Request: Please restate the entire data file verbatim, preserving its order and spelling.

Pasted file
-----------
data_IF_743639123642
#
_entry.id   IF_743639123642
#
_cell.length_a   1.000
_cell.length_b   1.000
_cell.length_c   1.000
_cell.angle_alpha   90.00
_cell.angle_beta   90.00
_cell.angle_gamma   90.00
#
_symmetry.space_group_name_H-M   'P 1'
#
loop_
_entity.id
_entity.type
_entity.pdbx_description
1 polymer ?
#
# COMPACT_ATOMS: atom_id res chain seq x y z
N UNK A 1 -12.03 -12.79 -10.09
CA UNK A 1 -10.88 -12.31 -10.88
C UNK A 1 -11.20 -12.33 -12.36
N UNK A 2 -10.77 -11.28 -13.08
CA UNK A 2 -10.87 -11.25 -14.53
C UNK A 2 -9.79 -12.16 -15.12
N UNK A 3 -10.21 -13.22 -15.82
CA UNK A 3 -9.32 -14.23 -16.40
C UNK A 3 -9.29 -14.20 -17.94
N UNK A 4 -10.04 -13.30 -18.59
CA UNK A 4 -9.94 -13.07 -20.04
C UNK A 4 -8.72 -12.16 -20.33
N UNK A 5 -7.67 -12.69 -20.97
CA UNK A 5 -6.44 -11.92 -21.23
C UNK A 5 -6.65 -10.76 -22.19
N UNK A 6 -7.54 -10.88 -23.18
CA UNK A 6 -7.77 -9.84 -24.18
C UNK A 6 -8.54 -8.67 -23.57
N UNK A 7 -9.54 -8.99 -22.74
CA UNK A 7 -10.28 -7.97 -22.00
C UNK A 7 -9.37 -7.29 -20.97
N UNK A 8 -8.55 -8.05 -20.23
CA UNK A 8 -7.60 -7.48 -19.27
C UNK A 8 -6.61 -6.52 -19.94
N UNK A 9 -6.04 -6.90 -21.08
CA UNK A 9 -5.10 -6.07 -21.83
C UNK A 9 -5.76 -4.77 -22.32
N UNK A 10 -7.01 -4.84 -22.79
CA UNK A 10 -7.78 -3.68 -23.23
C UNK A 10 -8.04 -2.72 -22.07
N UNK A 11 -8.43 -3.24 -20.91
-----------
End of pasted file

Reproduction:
data_IF_743639123642
#
_entry.id   IF_743639123642
#
_cell.length_a   1.000
_cell.length_b   1.000
_cell.length_c   1.000
_cell.angle_alpha   90.00
_cell.angle_beta   90.00
_cell.angle_gamma   90.00
#
_symmetry.space_group_name_H-M   'P 1'
#
loop_
_entity.id
_entity.type
_entity.pdbx_description
1 polymer ?
#
# COMPACT_ATOMS: atom_id res chain seq x y z
N UNK A 1 -12.03 -12.79 -10.09
CA UNK A 1 -10.88 -12.31 -10.88
C UNK A 1 -11.20 -12.33 -12.36
N UNK A 2 -10.77 -11.28 -13.08
CA UNK A 2 -10.87 -11.25 -14.53
C UNK A 2 -9.79 -12.16 -15.12
N UNK A 3 -10.21 -13.22 -15.82
CA UNK A 3 -9.32 -14.23 -16.40
C UNK A 3 -9.29 -14.20 -17.94
N UNK A 4 -10.04 -13.30 -18.59
CA UNK A 4 -9.94 -13.07 -20.04
C UNK A 4 -8.72 -12.16 -20.33
N UNK A 5 -7.67 -12.69 -20.97
CA UNK A 5 -6.44 -11.92 -21.23
C UNK A 5 -6.65 -10.76 -22.19
N UNK A 6 -7.54 -10.88 -23.18
CA UNK A 6 -7.77 -9.84 -24.18
C UNK A 6 -8.54 -8.67 -23.57
N UNK A 7 -9.54 -8.99 -22.74
CA UNK A 7 -10.28 -7.97 -22.00
C UNK A 7 -9.37 -7.29 -20.97
N UNK A 8 -8.55 -8.05 -20.23
CA UNK A 8 -7.60 -7.48 -19.27
C UNK A 8 -6.61 -6.52 -19.94
N UNK A 9 -6.04 -6.90 -21.08
CA UNK A 9 -5.10 -6.07 -21.83
C UNK A 9 -5.76 -4.77 -22.32
N UNK A 10 -7.01 -4.84 -22.79
CA UNK A 10 -7.78 -3.68 -23.23
C UNK A 10 -8.04 -2.72 -22.07
N UNK A 11 -8.43 -3.24 -20.91